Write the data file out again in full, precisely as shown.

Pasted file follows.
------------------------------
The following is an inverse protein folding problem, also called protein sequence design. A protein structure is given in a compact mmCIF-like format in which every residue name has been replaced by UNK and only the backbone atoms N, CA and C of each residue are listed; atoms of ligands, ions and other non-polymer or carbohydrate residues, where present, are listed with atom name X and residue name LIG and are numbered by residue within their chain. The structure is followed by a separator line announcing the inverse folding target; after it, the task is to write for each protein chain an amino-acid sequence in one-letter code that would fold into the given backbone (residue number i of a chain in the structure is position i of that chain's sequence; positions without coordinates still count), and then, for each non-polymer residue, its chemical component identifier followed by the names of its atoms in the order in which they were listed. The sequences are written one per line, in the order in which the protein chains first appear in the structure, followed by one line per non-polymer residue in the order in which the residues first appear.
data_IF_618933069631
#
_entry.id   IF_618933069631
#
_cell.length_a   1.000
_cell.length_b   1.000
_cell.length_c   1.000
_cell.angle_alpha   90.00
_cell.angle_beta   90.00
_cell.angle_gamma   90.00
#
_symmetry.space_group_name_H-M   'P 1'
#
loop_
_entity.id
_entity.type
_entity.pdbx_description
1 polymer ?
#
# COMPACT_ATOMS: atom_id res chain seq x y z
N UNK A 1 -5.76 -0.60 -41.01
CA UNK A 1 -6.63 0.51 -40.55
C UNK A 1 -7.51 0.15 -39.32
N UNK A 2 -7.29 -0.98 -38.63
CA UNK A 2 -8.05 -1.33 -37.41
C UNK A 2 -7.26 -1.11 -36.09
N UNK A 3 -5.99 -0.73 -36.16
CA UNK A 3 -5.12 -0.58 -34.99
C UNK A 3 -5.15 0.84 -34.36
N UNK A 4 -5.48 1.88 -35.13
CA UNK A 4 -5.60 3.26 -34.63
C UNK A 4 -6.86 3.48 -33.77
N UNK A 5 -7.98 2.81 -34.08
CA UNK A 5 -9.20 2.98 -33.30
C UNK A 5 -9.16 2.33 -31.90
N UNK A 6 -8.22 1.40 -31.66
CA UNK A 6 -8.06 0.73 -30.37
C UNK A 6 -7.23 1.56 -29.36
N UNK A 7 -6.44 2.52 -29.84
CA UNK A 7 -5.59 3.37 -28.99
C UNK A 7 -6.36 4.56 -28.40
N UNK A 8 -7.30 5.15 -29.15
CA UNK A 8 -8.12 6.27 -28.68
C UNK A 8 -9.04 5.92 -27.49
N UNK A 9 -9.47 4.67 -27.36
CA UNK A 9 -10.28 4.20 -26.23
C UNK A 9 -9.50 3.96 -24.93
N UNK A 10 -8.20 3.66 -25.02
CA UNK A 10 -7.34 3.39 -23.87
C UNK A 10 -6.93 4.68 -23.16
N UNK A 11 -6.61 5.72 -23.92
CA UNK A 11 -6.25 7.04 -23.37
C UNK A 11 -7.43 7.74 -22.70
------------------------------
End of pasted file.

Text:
The following is an inverse protein folding problem, also called protein sequence design. A protein structure is given in a compact mmCIF-like format in which every residue name has been replaced by UNK and only the backbone atoms N, CA and C of each residue are listed; atoms of ligands, ions and other non-polymer or carbohydrate residues, where present, are listed with atom name X and residue name LIG and are numbered by residue within their chain. The structure is followed by a separator line announcing the inverse folding target; after it, the task is to write for each protein chain an amino-acid sequence in one-letter code that would fold into the given backbone (residue number i of a chain in the structure is position i of that chain's sequence; positions without coordinates still count), and then, for each non-polymer residue, its chemical component identifier followed by the names of its atoms in the order in which they were listed. The sequences are written one per line, in the order in which the protein chains first appear in the structure, followed by one line per non-polymer residue in the order in which the residues first appear.
data_IF_618933069631
#
_entry.id   IF_618933069631
#
_cell.length_a   1.000
_cell.length_b   1.000
_cell.length_c   1.000
_cell.angle_alpha   90.00
_cell.angle_beta   90.00
_cell.angle_gamma   90.00
#
_symmetry.space_group_name_H-M   'P 1'
#
loop_
_entity.id
_entity.type
_entity.pdbx_description
1 polymer ?
#
# COMPACT_ATOMS: atom_id res chain seq x y z
N UNK A 1 -5.76 -0.60 -41.01
CA UNK A 1 -6.63 0.51 -40.55
C UNK A 1 -7.51 0.15 -39.32
N UNK A 2 -7.29 -0.98 -38.63
CA UNK A 2 -8.05 -1.33 -37.41
C UNK A 2 -7.26 -1.11 -36.09
N UNK A 3 -5.99 -0.73 -36.16
CA UNK A 3 -5.12 -0.58 -34.99
C UNK A 3 -5.15 0.84 -34.36
N UNK A 4 -5.48 1.88 -35.13
CA UNK A 4 -5.60 3.26 -34.63
C UNK A 4 -6.86 3.48 -33.77
N UNK A 5 -7.98 2.81 -34.08
CA UNK A 5 -9.20 2.98 -33.30
C UNK A 5 -9.16 2.33 -31.90
N UNK A 6 -8.22 1.40 -31.66
CA UNK A 6 -8.06 0.73 -30.37
C UNK A 6 -7.23 1.56 -29.36
N UNK A 7 -6.44 2.52 -29.84
CA UNK A 7 -5.59 3.37 -28.99
C UNK A 7 -6.36 4.56 -28.40
N UNK A 8 -7.30 5.15 -29.15
CA UNK A 8 -8.12 6.27 -28.68
C UNK A 8 -9.04 5.92 -27.49
N UNK A 9 -9.47 4.67 -27.36
CA UNK A 9 -10.28 4.20 -26.23
C UNK A 9 -9.50 3.96 -24.93
N UNK A 10 -8.20 3.66 -25.02
CA UNK A 10 -7.34 3.39 -23.87
C UNK A 10 -6.93 4.68 -23.16
N UNK A 11 -6.61 5.72 -23.92
CA UNK A 11 -6.25 7.04 -23.37
C UNK A 11 -7.43 7.74 -22.70